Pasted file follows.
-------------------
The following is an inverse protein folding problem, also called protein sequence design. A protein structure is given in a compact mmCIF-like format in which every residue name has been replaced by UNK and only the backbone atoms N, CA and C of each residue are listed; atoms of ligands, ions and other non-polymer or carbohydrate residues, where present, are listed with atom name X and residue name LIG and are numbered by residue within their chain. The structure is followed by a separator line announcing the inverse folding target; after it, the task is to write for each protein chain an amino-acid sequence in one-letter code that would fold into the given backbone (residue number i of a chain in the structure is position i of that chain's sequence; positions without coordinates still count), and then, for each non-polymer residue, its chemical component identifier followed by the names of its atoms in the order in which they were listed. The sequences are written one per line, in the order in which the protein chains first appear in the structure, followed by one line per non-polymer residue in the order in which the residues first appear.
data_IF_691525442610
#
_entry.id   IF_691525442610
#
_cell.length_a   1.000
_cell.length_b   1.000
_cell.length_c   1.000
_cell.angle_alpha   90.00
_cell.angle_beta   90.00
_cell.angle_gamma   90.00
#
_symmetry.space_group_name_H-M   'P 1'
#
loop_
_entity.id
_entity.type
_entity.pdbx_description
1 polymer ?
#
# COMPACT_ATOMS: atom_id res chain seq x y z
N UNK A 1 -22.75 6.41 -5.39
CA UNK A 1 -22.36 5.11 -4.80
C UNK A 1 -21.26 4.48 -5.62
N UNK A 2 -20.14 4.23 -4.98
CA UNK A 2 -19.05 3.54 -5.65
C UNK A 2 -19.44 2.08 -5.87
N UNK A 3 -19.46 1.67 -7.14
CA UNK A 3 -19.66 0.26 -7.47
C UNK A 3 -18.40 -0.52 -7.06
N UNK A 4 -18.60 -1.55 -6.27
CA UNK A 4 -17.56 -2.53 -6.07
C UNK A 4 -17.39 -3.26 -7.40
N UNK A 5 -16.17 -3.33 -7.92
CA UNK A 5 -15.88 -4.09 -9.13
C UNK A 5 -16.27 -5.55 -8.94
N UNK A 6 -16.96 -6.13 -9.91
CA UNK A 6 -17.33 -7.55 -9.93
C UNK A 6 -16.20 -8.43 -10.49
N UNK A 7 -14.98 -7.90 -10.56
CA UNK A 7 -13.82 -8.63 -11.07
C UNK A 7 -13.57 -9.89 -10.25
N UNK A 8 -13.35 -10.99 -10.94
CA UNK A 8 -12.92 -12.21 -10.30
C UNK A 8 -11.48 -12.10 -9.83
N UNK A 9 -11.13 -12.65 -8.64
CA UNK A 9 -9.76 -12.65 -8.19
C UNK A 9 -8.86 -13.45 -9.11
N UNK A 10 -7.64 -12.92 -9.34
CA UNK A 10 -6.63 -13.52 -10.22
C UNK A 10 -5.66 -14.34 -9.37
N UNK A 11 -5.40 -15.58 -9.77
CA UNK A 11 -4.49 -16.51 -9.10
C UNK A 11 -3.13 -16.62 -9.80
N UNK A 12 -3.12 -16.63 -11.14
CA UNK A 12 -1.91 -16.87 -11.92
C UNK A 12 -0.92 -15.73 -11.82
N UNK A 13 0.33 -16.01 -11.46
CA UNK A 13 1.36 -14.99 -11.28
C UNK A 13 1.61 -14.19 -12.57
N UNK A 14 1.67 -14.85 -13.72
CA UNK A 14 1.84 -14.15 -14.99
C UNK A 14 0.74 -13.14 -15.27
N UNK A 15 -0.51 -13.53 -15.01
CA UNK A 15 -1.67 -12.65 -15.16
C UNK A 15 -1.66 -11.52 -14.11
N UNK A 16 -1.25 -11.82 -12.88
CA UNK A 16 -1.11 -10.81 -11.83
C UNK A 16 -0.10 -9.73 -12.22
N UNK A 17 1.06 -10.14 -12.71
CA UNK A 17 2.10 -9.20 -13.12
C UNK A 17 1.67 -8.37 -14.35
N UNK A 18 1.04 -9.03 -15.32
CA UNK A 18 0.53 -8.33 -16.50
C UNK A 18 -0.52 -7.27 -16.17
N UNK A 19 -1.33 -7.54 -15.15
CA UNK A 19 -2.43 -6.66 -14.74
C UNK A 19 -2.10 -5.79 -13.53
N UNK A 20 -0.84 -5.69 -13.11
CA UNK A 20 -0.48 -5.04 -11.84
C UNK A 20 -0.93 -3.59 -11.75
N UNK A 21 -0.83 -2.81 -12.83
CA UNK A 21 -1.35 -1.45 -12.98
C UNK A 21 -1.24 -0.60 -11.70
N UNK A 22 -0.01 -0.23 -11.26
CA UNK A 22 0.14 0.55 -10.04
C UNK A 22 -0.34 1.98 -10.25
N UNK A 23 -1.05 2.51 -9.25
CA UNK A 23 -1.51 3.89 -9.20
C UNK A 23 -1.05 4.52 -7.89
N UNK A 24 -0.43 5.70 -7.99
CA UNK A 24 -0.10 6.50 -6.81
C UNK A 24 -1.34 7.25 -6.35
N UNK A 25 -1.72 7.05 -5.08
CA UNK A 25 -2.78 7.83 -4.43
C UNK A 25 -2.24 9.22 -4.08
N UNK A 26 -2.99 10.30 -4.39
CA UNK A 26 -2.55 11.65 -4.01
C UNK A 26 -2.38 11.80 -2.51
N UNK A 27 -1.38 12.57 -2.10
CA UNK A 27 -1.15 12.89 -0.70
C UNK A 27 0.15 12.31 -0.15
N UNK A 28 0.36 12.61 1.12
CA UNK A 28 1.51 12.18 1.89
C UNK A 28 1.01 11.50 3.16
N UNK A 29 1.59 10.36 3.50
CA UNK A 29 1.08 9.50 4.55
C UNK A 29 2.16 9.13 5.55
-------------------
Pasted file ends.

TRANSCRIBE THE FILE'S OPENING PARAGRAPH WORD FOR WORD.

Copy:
The following is an inverse protein folding problem, also called protein sequence design. A protein structure is given in a compact mmCIF-like format in which every residue name has been replaced by UNK and only the backbone atoms N, CA and C of each residue are listed; atoms of ligands, ions and other non-polymer or carbohydrate residues, where present, are listed with atom name X and residue name LIG and are numbered by residue within their chain. The structure is followed by a separator line announcing the inverse folding target; after it, the task is to write for each protein chain an amino-acid sequence in one-letter code that would fold into the given backbone (residue number i of a chain in the structure is position i of that chain's sequence; positions without coordinates still count), and then, for each non-polymer residue, its chemical component identifier followed by the names of its atoms in the order in which they were listed. The sequences are written one per line, in the order in which the protein chains first appear in the structure, followed by one line per non-polymer residue in the order in which the residues first appear.